Latex-modified Portland cement, which would be expected to have low permeability and ion diffusivity, was studied for possible application as a solidification agent for radioactive wastes generated from nuclear power plants. In order to predict the leaching ratio of radionuclides from the cementitious waste forms, the effect of water and latex content in the fresh cement paste on total porosity and ion diffusivity of hardened paste was quantitatively estimated.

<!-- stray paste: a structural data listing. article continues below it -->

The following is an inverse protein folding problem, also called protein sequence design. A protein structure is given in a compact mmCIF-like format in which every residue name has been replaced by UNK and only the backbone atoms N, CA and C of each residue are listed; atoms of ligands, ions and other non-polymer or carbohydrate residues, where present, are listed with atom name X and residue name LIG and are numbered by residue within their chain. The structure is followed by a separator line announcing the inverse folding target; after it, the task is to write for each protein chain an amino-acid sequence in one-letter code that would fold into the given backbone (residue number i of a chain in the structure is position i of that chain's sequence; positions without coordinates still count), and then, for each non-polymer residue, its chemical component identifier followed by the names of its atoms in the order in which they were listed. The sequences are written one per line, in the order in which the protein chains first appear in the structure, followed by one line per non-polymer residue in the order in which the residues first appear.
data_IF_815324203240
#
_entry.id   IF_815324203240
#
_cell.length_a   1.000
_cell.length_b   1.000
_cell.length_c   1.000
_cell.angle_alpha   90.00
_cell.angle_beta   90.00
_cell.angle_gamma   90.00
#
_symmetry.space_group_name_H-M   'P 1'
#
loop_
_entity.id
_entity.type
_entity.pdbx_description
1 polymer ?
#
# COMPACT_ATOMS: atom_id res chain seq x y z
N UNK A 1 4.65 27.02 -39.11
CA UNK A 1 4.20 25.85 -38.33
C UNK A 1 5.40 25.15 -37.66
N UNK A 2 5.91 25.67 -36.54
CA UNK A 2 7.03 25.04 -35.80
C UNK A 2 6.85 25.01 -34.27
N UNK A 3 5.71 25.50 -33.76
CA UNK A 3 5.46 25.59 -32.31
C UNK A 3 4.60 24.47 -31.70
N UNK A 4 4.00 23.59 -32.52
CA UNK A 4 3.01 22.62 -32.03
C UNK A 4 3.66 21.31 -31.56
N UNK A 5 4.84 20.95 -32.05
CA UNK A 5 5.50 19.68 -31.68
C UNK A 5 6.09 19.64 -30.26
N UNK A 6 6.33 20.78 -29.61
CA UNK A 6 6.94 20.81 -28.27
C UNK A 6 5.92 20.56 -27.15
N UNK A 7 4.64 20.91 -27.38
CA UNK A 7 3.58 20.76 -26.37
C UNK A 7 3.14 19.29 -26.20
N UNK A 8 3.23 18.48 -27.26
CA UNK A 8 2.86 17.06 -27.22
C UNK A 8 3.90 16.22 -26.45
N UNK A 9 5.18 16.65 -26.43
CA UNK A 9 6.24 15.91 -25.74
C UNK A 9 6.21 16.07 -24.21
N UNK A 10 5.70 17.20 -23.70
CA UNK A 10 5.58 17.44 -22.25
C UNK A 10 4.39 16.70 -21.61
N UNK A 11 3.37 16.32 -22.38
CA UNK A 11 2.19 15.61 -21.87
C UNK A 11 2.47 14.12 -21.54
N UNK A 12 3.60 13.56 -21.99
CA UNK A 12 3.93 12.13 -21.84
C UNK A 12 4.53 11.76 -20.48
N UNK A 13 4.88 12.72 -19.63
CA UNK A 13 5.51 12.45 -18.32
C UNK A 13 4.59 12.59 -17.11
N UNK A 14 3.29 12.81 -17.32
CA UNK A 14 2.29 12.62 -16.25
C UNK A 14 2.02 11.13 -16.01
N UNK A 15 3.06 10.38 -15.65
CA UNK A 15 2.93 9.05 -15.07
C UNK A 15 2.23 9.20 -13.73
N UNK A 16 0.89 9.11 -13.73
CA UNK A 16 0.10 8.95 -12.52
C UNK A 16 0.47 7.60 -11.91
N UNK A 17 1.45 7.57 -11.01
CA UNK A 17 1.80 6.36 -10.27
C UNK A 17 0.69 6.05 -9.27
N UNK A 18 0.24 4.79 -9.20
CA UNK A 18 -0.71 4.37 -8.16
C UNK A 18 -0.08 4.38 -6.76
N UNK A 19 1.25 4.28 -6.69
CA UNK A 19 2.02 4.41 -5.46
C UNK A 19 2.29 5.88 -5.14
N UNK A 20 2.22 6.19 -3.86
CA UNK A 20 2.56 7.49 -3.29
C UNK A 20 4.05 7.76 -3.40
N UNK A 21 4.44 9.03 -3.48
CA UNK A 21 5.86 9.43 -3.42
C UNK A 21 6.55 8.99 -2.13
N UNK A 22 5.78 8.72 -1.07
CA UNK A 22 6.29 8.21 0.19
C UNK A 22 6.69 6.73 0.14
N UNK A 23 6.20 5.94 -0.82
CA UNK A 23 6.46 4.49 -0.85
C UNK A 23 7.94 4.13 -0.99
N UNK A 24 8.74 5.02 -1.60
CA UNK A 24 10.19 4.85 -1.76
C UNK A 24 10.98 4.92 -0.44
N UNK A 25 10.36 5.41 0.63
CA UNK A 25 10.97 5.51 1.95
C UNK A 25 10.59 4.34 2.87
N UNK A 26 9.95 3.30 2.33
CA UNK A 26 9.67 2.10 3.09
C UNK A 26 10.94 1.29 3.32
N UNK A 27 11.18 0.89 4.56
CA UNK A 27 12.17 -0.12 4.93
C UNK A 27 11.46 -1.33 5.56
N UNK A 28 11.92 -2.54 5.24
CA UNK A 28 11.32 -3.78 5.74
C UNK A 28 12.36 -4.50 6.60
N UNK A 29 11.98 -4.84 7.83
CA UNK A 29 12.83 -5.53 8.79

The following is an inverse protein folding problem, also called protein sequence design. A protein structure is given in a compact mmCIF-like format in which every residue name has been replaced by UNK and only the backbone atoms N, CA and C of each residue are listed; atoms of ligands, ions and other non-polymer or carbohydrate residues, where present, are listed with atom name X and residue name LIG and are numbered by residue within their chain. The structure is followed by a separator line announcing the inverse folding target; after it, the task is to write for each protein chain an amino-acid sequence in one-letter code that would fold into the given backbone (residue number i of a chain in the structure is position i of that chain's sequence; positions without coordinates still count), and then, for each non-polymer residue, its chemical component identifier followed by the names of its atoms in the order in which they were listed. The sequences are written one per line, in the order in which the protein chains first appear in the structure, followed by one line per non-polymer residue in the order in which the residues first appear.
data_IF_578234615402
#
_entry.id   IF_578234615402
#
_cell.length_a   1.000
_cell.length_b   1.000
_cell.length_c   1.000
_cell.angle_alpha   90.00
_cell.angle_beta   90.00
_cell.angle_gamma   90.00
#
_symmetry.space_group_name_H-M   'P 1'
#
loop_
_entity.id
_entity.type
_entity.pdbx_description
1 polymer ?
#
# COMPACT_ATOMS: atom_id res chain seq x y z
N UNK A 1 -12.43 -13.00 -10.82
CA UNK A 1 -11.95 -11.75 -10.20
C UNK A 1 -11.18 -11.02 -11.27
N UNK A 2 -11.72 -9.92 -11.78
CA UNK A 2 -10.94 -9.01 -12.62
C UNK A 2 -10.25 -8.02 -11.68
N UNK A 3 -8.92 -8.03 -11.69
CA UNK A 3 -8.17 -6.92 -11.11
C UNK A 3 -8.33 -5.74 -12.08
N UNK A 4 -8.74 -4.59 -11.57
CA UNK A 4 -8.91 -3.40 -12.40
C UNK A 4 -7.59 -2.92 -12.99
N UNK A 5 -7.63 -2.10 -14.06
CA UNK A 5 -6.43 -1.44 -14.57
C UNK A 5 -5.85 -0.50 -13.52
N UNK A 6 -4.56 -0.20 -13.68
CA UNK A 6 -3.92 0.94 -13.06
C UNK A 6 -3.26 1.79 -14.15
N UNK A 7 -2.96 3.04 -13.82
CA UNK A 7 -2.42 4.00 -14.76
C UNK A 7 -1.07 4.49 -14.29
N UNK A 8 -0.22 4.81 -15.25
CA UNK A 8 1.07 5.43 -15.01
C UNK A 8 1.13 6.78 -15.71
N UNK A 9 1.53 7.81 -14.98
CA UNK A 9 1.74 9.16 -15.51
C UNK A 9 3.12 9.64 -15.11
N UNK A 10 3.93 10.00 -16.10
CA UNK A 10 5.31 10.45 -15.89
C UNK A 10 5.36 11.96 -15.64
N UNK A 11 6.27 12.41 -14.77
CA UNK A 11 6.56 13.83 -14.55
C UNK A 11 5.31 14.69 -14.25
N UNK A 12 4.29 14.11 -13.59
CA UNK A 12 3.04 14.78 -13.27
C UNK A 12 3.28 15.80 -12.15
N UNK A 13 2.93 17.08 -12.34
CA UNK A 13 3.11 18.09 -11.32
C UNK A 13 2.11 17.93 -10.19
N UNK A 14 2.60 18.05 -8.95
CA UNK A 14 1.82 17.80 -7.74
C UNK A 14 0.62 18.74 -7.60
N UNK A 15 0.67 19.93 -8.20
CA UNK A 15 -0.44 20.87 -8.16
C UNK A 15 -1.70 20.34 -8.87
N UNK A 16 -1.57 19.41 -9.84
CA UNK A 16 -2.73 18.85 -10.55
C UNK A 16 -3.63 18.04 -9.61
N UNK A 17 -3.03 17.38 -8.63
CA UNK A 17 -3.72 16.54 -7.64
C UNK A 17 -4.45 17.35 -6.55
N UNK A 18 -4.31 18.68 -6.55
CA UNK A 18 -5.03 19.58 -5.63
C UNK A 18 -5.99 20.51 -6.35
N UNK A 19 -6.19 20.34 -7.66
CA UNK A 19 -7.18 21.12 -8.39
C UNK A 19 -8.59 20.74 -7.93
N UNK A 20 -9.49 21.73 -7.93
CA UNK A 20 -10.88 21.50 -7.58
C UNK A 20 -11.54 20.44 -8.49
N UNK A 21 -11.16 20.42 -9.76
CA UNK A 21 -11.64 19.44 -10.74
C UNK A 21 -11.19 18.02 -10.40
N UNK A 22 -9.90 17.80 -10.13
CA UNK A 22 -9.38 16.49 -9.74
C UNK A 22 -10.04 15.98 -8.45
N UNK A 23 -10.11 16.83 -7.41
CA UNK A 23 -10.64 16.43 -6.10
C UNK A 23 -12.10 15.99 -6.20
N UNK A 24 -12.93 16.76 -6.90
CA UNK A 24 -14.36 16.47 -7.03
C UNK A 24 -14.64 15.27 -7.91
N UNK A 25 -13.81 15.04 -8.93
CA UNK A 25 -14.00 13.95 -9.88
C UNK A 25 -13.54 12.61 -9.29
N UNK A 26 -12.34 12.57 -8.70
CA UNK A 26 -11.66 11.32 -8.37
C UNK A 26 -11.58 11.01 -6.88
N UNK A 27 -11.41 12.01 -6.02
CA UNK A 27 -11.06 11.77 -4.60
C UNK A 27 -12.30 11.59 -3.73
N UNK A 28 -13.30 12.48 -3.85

Total porosity of hardened cement paste decreased with the reduction of water content in the fresh paste and it was also reduced by latex addition. This latter effect could be attributed to the latex emulsion forming a water-proof film and filling the capillary pores. Also Cs ions diffusivity, which is the ratio of the diffusion coefficient in pore water to that in bulk water, showed an exponential correlation with total porosity for both cement materials. An empirical equation, expressing ion diffusivity as a function of total porosity, was derived from the consideration that the water constrictivity in this porous medium could cause an increase of the apparent viscosity of pore water. These results suggested a possibility that the transport behavior of radionuclides through the cementitious matrix could be estimated from the mixing parameters of the original cement pastes.